The Chicago Sun Times, October 8, 1999, Roger Ebert
Directed by Mark Illsley. Written by Ed Stone, Illsley and Phil Reeves.
Rated PG-13 (for language, sexual content and some violence). Running
time: 104 minutes.
There is a moment early in Happy, Texas when an escaped convict looks at
a roomful of 5-year-old beauty pageant contestants and asks them if they
know the words to "Ninety-Nine Bottles of Beer on the Wall." They stare
at him with curiosity. After all, he is the out-of-town pageant
consultant, hired to prepare them for the Little Miss Fresh-Squeezed
Pre-Teen Beauty Pageant.
The convict's name is Wayne Wayne Wayne Jr. (Steve Zahn). He and Harry
Sawyer (Jeremy Northam) have escaped from an overturned prison van, cut
through their handcuffs and stolen an RV at a gas station. What they
discover belatedly is that the RV belongs to two gay men who travel
around Texas consulting on beauty contests. "Lots of folks are looking
for you," says Happy's sheriff, Chappy Dent (William H. Macy), as he
stops them outside town.
They think they're being arrested. Not at all. They're being hired. And
they decide to stay in the town after they meet the local bank president
(Ally Walker) and realize a bank heist might be a pushover. That
requires them to impersonate pageant consultants, in a plot that brings
together three of the oldest dodges in the screenwriter's arsenal (Fish
Out of Water, Mistaken Identities, Love Under False Pretenses). What
saves the movie is that it doesn't really depend on the plot wheezes.
They're taken for granted, in a comedy that's really about human nature.
Since Wayne and Harry are assumed by everyone in town to be a gay
couple, that makes them safe "friends" for two local women -- Walker, as
Jo the bank president, and Illeana Douglas, as Ms. Schaefer, the teacher
in charge of the little contestants. We get the obligatory dialogue
passages in which the women are talking about one thing and the men
about another, but we don't care, because the actors sell the situation
so amusingly--and warmly. Zahn's performance is especially funny; he's
rough-hewn, unsophisticated and not very bright, and he quickly falls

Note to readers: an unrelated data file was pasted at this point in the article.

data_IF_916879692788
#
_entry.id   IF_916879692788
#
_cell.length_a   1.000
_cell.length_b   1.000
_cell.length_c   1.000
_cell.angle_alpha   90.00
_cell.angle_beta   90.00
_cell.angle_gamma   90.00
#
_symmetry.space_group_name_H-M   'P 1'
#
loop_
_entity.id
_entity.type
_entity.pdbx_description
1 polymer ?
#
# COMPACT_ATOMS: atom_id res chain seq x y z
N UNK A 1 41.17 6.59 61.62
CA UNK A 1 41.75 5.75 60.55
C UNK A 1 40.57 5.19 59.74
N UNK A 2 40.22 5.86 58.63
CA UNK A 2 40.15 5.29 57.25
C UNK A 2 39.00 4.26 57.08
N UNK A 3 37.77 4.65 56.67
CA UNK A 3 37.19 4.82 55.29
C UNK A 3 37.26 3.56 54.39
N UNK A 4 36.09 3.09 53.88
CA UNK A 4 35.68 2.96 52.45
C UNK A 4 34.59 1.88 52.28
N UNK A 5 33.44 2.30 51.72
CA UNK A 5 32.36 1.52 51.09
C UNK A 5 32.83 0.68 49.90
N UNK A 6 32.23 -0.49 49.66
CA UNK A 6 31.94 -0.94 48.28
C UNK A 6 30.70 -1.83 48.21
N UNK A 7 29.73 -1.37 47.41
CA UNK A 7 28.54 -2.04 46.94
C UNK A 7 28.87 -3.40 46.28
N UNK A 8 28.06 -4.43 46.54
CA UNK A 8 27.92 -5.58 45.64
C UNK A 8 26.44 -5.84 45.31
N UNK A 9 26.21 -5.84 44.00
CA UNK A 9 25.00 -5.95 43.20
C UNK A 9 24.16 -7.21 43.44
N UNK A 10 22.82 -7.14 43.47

desperately in love with "Ms. Schaefer." The hurdle of his sexual
orientation? No problem: "That whole gay thing is just like a hobby."
Harry quickly sees that pretending to be gay is a way to get close to
Jo, but there's another complication: Sheriff Chappy Dent has a crush on
Harry, and asks him out for a date, leading to an evening in a cowboy
gay bar, where Harry follows and Chappy leads ("Now I'm gonna spin
Macy's performance as the quietly, earnestly in love sheriff is the most
touching in the movie, another role in which he gets laughs by finding
the truth beneath the humor. He lets his eyes carry scenes where no
dialogue would have worked.
Zahn's work gets the loud laughs. In the division of labor between the two
escaped cons, Harry takes over the bank job and Wayne's task is to pose as
a choreographer. Completely without a clue, Wayne studies videotapes and
then tries to teach the same steps to the dutiful little girls, and
discovers, amazingly, that he is not without talent at the pageant
business. ("I'm trying to figure out if slip-stitching or basting is
the best way to sew on a sparkly heart.")
There's boundless good nature in the work by Douglas and Zahn. And watching
Jeremy Northam is a revelation: Here is the slick, urbane British gentleman
of Emma, The Winslow Boy, and An Ideal Husband, playing a Texas convict and
not missing a beat.
Mark Illsley, who produced, directed and co-wrote the script, had his choice
of two endings: the big pageant or the bank job. I would have liked more
pageant and less of the bank, but the film is so good-humored, it hardly
matters. This is one of those comedies that doesn't pound us on the head
with the obvious, but simply lets us share vast amusement.
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